Moving Through Grief by Ana Forrest | Omega

Yoga teacher Ana Forrest describes how feeling one's grief, while getting support from the right people, allows it to move out of your body.

Holding on to anger, fear, or resentment can cause physical pain, but when we heal our emotional pain, our physical pain often subsides. The emotions need to be in motion in order for us to be healthy. We've got to move them and feel them and let them express themselves.

This is especially true with grief. In our culture, we don't know how to grieve properly; we get sick from the lack of it. Jerusalem has the Wailing Wall, a place to express grief. We need a place for allowing grief because it sits there in our cell tissue and depresses our immune system if we don't voice it. Grieving is looked down upon here. You can go ballistic at a funeral, but then you're supposed to be done. The ones who are stoic and shake everyone's hand are considered admirable even as they're imploding.

Take a courageous path: feel your grief and give it expression. Perhaps to someone close to you, it might seem like you're wallowing or drowning, but you do need to immerse yourself in your grief to move it out of your body. It's a sign of respect. Perhaps a parent has died, a friend has drifted away, or a child has left the nest. If you're grieving for a loved one you've lost, you're honoring that person by allowing those deep feelings of loss as well as anger and betrayal—how could you leave me?—to rise up and wash through you. Sometimes when we’re grieving a person, we’re also grieving the loss of a part of ourselves. Unexplored grief is like little glass shards that the body builds scar tissue around, and that can turn into sickness. Grief commonly shows up in the lungs as congestion, asthma, or other forms of entrapment. (In acupuncture, the area from the nipples to the collarbone is called the well of sorrow.) You can drown in your own grief when those areas aren't in motion.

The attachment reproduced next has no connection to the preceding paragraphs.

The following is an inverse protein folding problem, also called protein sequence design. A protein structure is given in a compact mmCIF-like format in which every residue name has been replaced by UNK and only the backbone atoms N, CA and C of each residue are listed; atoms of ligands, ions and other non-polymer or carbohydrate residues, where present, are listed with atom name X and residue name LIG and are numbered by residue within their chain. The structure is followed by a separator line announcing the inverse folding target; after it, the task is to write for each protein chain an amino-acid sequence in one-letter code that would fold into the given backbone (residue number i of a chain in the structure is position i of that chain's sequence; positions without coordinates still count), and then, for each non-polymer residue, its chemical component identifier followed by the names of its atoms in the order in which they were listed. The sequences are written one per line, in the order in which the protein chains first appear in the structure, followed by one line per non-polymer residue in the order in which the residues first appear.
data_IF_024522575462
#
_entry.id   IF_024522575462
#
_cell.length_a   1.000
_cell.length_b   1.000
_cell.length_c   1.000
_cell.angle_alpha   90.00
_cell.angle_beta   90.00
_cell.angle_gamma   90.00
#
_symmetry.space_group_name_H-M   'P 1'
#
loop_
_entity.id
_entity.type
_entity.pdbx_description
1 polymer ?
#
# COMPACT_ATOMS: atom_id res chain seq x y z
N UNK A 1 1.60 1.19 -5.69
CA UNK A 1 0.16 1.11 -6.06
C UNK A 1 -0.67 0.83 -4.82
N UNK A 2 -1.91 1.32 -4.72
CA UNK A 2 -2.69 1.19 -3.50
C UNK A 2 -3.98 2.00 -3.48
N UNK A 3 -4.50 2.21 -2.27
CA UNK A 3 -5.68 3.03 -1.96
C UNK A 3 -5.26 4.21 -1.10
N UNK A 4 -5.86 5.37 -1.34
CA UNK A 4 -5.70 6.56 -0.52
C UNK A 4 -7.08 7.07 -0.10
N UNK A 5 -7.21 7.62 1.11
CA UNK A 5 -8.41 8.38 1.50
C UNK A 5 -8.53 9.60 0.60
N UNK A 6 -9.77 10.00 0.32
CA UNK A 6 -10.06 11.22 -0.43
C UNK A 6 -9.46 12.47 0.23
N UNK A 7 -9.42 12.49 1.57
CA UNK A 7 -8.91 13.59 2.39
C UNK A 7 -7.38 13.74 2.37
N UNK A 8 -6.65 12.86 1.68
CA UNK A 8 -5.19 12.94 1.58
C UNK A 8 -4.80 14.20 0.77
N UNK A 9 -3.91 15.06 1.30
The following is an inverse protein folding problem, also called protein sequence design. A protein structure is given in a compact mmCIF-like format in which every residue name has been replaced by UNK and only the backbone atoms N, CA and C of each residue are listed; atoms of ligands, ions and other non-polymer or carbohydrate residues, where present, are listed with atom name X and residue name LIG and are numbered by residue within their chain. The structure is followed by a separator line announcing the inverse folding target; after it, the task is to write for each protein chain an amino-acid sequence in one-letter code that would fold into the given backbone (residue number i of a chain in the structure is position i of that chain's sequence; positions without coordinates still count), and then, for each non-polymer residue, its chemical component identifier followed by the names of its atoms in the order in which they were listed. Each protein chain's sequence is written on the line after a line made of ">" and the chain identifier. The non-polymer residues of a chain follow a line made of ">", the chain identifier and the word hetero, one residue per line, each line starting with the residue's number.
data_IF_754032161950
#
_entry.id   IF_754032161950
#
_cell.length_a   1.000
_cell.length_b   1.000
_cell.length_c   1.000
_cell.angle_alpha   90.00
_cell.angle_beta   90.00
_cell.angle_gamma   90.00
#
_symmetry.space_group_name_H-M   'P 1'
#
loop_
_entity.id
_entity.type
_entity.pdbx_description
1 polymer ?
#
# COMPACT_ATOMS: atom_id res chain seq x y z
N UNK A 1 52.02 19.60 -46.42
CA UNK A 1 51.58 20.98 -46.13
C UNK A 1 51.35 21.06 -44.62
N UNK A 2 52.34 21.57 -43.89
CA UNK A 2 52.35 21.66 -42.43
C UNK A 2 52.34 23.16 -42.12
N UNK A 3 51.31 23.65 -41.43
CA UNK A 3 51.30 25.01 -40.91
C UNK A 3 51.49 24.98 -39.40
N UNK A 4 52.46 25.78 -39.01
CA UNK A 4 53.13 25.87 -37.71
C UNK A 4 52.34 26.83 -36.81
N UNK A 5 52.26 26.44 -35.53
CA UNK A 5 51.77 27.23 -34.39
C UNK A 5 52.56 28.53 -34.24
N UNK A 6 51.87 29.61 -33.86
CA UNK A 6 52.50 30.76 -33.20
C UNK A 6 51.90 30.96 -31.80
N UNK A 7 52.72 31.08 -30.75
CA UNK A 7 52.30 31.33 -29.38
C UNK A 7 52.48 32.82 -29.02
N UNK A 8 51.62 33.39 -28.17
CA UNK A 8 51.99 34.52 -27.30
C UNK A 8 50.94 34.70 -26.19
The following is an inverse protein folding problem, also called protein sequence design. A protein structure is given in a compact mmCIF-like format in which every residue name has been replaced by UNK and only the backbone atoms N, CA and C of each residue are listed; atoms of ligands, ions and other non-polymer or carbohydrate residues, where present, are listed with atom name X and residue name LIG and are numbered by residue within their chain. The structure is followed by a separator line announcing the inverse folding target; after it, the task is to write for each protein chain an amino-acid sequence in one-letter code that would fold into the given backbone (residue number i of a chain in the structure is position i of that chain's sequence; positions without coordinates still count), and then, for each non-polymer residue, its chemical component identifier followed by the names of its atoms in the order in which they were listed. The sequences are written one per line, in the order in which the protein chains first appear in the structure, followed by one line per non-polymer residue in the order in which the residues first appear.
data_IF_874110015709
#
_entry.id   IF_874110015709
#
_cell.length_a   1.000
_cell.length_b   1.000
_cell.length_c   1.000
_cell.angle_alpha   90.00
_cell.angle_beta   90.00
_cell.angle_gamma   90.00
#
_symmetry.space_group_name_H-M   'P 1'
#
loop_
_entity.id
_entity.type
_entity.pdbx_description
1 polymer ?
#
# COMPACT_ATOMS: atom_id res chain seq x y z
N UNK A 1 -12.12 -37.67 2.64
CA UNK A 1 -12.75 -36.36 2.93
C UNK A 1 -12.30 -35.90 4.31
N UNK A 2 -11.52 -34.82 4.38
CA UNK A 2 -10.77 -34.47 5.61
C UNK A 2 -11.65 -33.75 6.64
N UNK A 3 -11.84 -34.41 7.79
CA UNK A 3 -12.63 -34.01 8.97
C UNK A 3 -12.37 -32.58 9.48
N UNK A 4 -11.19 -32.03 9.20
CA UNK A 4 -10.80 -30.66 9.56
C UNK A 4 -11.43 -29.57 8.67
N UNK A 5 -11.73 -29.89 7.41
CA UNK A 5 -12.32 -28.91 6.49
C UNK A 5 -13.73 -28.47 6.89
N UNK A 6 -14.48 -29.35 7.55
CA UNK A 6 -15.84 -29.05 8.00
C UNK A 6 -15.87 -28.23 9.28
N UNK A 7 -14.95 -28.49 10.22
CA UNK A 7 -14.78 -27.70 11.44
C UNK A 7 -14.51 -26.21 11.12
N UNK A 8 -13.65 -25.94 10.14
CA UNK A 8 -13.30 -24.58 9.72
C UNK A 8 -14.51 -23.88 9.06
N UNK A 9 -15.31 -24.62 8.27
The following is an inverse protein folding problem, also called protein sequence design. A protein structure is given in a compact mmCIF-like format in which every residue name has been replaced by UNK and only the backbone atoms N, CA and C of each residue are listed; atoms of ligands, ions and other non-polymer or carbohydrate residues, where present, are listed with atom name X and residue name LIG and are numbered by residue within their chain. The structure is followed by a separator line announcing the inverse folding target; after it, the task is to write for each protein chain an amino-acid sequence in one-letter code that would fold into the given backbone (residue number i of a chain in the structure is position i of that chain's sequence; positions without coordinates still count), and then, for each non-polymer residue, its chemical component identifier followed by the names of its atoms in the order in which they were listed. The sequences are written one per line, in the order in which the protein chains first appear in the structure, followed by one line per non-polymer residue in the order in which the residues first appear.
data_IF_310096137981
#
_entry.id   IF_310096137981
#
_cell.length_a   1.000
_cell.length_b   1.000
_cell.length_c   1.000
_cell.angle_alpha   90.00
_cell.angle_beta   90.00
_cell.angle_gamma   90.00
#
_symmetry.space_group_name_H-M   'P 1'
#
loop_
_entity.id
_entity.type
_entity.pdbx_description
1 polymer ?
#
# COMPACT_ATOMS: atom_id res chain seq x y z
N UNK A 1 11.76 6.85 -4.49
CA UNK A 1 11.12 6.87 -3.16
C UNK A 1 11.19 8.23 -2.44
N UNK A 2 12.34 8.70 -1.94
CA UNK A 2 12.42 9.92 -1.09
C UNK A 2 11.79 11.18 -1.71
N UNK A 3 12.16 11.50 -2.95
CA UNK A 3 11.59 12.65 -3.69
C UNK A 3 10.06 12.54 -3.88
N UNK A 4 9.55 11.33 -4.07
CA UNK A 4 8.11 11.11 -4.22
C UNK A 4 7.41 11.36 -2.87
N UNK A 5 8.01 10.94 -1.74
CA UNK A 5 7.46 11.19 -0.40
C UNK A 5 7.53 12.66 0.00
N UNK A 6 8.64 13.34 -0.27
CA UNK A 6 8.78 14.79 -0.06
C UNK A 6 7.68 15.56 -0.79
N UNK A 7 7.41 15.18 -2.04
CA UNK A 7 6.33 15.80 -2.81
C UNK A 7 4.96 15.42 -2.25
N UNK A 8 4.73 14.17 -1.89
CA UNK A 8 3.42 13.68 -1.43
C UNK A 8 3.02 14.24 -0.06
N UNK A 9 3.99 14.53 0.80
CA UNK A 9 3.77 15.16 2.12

Ceremonies—formal rituals, which might involve candles, tobacco, or sage—can be helpful for some people in expressing grief; for others it's just one more damn thing to do, an external that doesn't touch with inside. For people who can imbue the ceremony with what's going on inside, it's very powerful. Ceremony may be beautiful, but in order to be healing, it has to move the stuck emotion. It's obvious when it happens: there's a lot of snot, a lot of strong feelings. You might have the shameful thought, Oh, I’m just wallowing in poor pitiful me, but if that's what it takes, go for it.

How long does it take to step out of grief? That's a very personal issue. When I was working on my own issues, friends really wished I would get over it because it made them uncomfortable. Some friends are able to tolerate your grieving more than others; that's why therapy can be a great thing, because that person is paid to sit through your pain and anger—"Here's a check. You walk me through this." Friends don't always have the tolerance and skill to navigate those deep waters. Everyone has their own "I've had enough" level. If friends have expressed theirs, don't take that as a judgment or allow self-mutilating thoughts like I should be done grieving or I'm repulsive. It's just that they need a break.

When my friend died, I struggled because I was with someone who is much closer to him, and I felt I wasn't entitled to grieve because she'd known him so much more. When I was able to articulate this to her, we both cried and got to share a beauty moment, one that acknowledged both the pain and the release of pain that moved us both into healing. As we talked it out, a deer came up to us, very fearless. It was obviously what Native Americans call a medicine moment—an important, pay-attention moment. You never know when you're opening a doorway to someone else's healing…or your own.

Excerpted from Fierce Medicine: Breakthrough Practices to Heal the Body and Ignite the Spirit by Ana T. Forrest. Published by Harper One, a division of HarperCollins. © 2011 by Ana T. Forrest.

Discover More